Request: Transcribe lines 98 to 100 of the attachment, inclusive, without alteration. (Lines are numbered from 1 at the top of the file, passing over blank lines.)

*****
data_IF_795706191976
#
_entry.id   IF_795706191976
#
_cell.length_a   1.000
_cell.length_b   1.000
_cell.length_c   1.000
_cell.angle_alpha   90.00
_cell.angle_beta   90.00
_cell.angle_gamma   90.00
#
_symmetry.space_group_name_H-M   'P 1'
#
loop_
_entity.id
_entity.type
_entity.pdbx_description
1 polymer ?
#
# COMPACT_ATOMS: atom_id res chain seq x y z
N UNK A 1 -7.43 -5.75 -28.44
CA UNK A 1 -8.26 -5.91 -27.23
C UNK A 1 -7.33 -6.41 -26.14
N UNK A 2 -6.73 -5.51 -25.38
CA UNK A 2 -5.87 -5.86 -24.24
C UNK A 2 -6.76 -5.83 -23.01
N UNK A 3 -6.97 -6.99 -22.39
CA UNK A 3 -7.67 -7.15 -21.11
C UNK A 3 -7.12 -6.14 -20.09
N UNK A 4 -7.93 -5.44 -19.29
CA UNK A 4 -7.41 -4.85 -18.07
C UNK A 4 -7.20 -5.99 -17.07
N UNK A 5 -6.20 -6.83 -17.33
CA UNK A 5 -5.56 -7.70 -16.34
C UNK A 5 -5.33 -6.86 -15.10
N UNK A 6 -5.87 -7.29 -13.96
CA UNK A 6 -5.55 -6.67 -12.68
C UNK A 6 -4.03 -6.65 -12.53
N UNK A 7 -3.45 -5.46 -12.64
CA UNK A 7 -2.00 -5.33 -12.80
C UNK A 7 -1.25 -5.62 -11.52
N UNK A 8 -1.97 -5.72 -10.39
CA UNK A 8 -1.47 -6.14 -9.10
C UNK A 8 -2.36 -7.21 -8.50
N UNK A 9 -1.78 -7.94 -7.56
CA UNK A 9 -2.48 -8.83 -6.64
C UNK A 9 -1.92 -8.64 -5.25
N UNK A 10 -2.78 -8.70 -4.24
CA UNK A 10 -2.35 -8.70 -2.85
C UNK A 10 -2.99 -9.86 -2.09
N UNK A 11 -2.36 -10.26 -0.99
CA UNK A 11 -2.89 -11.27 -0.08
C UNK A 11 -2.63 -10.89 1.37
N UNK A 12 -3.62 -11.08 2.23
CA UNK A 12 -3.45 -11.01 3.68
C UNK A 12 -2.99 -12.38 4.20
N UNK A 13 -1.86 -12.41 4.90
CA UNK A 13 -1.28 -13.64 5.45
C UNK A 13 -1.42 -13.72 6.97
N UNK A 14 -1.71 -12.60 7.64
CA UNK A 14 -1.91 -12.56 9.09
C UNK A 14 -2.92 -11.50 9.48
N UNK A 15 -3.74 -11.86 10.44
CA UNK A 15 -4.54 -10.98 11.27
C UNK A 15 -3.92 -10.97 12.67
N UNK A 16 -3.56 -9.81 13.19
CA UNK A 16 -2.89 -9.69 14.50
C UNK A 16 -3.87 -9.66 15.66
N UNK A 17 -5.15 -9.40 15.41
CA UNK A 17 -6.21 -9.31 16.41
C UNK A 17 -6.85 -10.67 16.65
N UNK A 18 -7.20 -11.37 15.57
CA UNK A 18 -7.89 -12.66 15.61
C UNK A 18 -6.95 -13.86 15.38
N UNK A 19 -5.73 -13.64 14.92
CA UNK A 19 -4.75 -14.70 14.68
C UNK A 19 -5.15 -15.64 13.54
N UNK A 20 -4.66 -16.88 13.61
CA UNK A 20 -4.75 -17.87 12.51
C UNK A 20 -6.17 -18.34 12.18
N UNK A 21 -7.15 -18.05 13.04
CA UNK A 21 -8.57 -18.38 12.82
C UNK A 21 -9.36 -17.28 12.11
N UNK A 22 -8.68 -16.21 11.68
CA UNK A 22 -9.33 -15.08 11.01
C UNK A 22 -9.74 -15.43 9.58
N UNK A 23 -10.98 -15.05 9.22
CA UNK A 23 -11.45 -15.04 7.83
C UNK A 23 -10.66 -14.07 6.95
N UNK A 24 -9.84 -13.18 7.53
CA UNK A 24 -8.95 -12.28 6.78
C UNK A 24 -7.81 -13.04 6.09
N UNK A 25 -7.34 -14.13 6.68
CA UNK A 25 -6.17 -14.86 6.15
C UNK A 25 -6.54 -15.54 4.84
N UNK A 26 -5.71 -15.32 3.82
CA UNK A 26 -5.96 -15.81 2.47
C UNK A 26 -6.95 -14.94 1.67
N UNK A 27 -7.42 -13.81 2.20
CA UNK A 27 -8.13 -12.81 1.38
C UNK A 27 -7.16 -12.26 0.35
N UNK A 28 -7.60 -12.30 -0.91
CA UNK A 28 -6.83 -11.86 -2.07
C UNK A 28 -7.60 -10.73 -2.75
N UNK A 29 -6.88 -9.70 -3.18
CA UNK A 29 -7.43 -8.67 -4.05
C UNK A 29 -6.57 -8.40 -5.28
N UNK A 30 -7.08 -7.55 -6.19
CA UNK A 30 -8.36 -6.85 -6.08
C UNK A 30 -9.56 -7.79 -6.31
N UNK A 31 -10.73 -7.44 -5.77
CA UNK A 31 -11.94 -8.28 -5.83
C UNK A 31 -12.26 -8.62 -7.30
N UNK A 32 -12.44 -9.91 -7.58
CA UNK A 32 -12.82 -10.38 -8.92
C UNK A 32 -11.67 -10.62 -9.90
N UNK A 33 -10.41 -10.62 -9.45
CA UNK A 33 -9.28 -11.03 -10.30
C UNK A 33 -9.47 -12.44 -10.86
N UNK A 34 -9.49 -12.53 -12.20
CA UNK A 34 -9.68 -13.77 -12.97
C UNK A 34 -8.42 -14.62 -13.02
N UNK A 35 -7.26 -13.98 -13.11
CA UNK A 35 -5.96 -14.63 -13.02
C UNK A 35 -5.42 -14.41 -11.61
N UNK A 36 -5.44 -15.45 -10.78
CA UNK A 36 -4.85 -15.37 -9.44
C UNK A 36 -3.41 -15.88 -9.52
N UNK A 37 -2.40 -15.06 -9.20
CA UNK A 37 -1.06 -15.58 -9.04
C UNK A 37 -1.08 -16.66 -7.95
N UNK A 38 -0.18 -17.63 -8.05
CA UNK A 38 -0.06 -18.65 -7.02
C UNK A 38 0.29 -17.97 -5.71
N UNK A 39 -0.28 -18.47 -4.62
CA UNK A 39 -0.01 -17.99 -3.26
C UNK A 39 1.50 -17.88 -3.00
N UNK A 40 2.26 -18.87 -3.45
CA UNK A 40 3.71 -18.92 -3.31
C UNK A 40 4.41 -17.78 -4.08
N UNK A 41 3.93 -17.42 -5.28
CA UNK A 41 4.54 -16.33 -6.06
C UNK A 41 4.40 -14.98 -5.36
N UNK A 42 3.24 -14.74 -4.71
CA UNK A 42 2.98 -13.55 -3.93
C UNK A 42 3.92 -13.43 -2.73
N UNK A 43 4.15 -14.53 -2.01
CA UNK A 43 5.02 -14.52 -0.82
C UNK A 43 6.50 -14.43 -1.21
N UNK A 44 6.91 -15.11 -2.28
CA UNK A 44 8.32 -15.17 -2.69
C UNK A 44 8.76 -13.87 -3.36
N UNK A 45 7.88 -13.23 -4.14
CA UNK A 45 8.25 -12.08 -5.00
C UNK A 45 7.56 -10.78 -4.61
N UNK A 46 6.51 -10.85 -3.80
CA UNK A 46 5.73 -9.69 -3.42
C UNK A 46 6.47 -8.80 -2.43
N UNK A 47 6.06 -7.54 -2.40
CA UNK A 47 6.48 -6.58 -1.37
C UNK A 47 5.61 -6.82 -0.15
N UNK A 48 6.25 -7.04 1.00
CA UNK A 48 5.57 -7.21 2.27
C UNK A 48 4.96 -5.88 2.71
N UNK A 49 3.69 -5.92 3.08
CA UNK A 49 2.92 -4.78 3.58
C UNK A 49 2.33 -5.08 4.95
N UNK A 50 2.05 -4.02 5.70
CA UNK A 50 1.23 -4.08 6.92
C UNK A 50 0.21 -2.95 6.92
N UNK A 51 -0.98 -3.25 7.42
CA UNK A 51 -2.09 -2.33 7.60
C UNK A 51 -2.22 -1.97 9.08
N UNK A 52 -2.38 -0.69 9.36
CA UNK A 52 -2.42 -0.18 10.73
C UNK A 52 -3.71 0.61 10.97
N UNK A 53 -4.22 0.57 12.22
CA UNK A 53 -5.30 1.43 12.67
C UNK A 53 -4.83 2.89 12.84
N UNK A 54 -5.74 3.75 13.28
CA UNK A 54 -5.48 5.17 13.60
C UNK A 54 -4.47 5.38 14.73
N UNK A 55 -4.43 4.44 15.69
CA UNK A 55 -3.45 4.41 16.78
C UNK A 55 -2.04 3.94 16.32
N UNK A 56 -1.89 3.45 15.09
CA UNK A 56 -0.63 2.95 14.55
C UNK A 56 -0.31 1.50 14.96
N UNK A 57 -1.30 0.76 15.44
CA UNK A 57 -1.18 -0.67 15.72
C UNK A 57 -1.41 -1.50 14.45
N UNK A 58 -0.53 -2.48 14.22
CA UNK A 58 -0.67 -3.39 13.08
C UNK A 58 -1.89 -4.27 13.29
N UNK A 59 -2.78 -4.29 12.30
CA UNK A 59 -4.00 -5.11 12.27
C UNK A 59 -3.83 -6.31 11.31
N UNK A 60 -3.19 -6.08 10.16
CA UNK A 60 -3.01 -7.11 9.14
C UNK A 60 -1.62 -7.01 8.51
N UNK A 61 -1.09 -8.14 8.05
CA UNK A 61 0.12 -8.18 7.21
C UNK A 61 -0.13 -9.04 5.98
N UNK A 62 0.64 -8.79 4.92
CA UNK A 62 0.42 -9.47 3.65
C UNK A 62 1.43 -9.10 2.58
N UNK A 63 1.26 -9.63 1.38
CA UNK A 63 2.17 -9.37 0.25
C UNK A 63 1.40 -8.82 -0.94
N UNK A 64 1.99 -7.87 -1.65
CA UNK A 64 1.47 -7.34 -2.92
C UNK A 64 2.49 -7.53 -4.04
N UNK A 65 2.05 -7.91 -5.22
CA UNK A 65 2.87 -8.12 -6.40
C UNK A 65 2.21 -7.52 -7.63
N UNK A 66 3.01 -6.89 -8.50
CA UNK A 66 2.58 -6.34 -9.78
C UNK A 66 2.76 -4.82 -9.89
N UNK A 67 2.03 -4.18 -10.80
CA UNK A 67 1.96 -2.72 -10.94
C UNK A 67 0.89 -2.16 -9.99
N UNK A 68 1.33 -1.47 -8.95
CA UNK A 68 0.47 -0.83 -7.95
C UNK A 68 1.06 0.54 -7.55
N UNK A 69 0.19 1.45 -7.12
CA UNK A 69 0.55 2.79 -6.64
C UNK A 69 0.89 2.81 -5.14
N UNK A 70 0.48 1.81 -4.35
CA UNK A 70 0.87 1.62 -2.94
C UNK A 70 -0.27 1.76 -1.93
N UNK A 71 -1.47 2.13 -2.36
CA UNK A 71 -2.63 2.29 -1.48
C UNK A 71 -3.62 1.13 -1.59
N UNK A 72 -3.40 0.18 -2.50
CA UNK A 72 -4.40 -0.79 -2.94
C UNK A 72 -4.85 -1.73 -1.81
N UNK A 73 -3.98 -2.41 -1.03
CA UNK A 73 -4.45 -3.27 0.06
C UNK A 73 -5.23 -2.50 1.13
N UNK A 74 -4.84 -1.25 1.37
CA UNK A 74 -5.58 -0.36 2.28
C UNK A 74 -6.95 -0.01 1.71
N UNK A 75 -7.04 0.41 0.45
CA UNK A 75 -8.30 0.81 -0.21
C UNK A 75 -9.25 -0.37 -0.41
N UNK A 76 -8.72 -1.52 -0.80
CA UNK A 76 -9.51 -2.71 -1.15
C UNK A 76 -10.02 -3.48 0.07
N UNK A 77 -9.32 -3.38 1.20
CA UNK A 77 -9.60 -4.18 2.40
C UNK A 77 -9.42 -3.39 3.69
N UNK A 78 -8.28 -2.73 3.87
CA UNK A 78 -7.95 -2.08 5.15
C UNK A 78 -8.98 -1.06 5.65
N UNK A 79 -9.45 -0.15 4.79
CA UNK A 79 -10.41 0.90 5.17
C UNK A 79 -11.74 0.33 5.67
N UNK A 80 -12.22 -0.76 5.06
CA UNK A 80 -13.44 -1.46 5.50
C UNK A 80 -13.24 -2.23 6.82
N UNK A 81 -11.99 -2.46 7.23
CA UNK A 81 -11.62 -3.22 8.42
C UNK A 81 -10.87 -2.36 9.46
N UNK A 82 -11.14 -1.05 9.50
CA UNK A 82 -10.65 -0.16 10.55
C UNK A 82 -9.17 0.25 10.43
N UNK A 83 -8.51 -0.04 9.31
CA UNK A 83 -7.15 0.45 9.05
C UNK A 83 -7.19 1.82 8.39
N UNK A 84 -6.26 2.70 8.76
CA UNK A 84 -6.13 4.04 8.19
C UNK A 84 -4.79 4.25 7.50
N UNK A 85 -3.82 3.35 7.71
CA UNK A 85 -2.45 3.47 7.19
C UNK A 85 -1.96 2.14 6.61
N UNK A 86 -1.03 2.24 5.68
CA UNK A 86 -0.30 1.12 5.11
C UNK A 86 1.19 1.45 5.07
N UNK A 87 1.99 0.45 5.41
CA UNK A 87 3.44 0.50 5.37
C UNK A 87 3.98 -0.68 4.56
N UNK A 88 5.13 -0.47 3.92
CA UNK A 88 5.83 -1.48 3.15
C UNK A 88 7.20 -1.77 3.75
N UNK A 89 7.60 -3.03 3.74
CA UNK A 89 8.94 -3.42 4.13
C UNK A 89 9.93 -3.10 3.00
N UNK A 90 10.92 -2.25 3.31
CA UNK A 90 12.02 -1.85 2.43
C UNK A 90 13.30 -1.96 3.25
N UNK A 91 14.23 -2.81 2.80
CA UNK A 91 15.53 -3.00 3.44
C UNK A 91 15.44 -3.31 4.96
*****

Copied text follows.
C UNK A 26 -6.95 -14.94 1.67
N UNK A 27 -7.42 -13.81 2.20
CA UNK A 27 -8.13 -12.81 1.38